On February 10, 2017, the U.S. Treasury Department announced an increase in civil monetary penalties across a number of Treasury offices, including the Office of Foreign Assets Control (OFAC). Understanding the potential penalties for a violation of an OFAC sanctions program is critical to the risk assessment component within a company’s trade compliance program.

OFAC is responsible for administering and enforcing international economic and trade sanctions implemented under one of five statutes, including the International Emergency Economic Powers Act, or IEEPA, which grants the President broad authority in response to a national emergency. OFAC sanctions can be sweeping and complex, covering a wide range of transactions and assets under U.S. jurisdiction related to individuals, financial institutions, and other governmental or private entities in 19 countries or regions (e.g., sanctions specific to Iran, Cuba, Syria, Sudan, and North Korea) and 7 transnational programs (e.g., counter-narcotics sanctions, counter-terrorism sanctions, cyber-related sanctions, and non-proliferation sanctions).

In the final years of the Obama Administration, changes in policy resulted in some important modifications to the Iran, Cuba, and Sudan sanctions programs, among others. While those changes create new business opportunities in those countries, the specifics of what the revised sanctions allow and uncertainty about the permanency of the changes require companies to be aware of the potential risk if they venture into these new, more open waters.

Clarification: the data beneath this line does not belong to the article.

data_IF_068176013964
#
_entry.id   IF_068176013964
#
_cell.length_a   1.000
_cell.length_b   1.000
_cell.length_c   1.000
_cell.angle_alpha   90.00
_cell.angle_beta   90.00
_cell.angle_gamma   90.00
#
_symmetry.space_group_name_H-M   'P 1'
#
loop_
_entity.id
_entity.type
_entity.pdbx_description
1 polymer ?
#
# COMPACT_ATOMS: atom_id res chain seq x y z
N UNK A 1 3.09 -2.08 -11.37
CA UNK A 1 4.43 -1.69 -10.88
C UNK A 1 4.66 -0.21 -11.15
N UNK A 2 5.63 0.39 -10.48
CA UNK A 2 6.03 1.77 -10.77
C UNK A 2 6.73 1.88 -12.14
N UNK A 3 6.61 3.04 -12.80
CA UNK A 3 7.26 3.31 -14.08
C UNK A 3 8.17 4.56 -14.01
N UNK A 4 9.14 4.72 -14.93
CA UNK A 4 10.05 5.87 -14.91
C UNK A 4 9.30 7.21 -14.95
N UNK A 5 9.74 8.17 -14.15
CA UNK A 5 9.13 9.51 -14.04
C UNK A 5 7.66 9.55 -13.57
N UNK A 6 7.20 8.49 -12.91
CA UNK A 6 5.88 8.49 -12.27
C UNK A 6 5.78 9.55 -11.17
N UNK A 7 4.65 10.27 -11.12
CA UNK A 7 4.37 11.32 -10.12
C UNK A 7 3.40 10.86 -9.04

This most recent increase in OFAC’s civil monetary penalties was pursuant to an annual, non-discretionary, inflation-based increase requirement instituted in 2015. Under the Federal Civil Penalties Inflation Adjustment Act Improvements Act of 2015 (FCPIAA-IA), Treasury will adjust civil monetary penalties, including those imposed by OFAC, according to annual inflation. The stated purpose of the adjustments is to maintain the penalties’ deterrent effect. While the yearly increases (after the initial “catch-up” increase on August 1, 2016) will not be significant, any future monetary penalties will be based on the maximum penalty amount in effect at the time of assessment, not the year in which the underlying violation took place (except for violations prior to November 2015). The table below summaries how, for each statute under which OFAC is authorized to impose penalties, the maximum civil monetary penalties per violation have changed over time:

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Companies should take these anticipated annual penalty increases into consideration when facing a potential violation. Although OFAC can take time to process enforcement efforts, the timing of OFAC’s final assessment of penalties (and the date of potential penalties in any voluntary self-disclosure submitted prior to that) is an important factor in negotiating and preparing for the agency’s response to a sanctions violation.